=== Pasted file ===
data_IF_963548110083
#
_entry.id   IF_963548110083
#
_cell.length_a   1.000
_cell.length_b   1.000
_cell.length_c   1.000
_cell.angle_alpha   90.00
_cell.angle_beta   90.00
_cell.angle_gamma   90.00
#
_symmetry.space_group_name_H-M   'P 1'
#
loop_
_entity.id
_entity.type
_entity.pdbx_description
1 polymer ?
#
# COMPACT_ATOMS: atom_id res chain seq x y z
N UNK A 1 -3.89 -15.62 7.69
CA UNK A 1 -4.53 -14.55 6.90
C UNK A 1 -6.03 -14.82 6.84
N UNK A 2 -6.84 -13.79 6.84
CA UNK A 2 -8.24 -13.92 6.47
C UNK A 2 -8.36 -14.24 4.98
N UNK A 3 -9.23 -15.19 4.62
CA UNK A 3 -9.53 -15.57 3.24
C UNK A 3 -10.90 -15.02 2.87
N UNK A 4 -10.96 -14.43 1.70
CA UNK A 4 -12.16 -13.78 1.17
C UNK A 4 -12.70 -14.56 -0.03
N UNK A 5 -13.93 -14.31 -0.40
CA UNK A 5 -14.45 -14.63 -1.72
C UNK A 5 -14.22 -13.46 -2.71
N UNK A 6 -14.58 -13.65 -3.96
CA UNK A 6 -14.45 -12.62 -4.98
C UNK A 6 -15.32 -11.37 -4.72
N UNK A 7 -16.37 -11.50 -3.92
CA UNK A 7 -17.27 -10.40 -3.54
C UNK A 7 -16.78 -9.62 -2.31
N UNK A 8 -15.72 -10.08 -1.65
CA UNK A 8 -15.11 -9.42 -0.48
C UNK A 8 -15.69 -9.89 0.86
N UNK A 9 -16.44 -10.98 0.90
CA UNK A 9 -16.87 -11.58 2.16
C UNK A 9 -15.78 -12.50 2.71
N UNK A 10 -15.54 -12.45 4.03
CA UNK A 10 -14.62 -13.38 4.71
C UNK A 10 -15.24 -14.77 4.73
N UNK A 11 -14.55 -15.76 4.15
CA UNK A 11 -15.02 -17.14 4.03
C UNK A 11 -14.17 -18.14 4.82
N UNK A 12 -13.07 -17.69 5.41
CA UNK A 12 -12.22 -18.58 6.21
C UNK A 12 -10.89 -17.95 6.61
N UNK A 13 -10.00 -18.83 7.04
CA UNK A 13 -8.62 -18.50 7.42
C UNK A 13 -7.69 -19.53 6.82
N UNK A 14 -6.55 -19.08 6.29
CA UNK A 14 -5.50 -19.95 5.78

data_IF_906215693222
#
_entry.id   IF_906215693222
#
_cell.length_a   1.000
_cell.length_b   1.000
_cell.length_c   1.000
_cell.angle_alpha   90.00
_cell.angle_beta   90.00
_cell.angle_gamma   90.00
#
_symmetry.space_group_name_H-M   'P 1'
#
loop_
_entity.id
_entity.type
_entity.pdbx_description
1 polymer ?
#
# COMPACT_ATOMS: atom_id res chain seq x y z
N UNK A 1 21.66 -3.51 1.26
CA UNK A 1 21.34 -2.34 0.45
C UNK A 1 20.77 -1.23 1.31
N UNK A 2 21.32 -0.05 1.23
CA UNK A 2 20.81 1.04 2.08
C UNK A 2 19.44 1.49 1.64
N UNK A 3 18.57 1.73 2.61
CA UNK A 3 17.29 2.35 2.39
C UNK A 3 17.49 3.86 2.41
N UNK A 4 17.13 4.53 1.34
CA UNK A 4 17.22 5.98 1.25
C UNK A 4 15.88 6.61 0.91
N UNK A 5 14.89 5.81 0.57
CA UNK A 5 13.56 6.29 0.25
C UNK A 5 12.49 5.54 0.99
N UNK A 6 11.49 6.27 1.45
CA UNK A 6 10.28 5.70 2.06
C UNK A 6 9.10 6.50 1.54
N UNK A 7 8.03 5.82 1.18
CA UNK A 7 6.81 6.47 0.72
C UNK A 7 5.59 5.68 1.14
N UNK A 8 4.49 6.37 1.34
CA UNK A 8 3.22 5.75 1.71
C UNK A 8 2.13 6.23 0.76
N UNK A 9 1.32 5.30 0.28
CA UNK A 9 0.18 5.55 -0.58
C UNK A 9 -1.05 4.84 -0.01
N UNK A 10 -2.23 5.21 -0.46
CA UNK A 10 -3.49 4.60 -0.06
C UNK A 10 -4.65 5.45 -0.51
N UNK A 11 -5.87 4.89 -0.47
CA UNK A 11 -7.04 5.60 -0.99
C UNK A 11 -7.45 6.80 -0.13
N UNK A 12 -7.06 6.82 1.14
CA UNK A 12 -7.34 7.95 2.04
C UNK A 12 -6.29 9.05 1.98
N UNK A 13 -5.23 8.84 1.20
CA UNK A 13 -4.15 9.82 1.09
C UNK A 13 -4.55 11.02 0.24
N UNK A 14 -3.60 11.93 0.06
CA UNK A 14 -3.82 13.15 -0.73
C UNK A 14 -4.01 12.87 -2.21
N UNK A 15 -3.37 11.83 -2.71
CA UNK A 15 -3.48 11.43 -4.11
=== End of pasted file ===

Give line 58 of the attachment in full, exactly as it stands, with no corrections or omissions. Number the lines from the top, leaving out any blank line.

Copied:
CA UNK A 13 -8.62 -18.50 7.42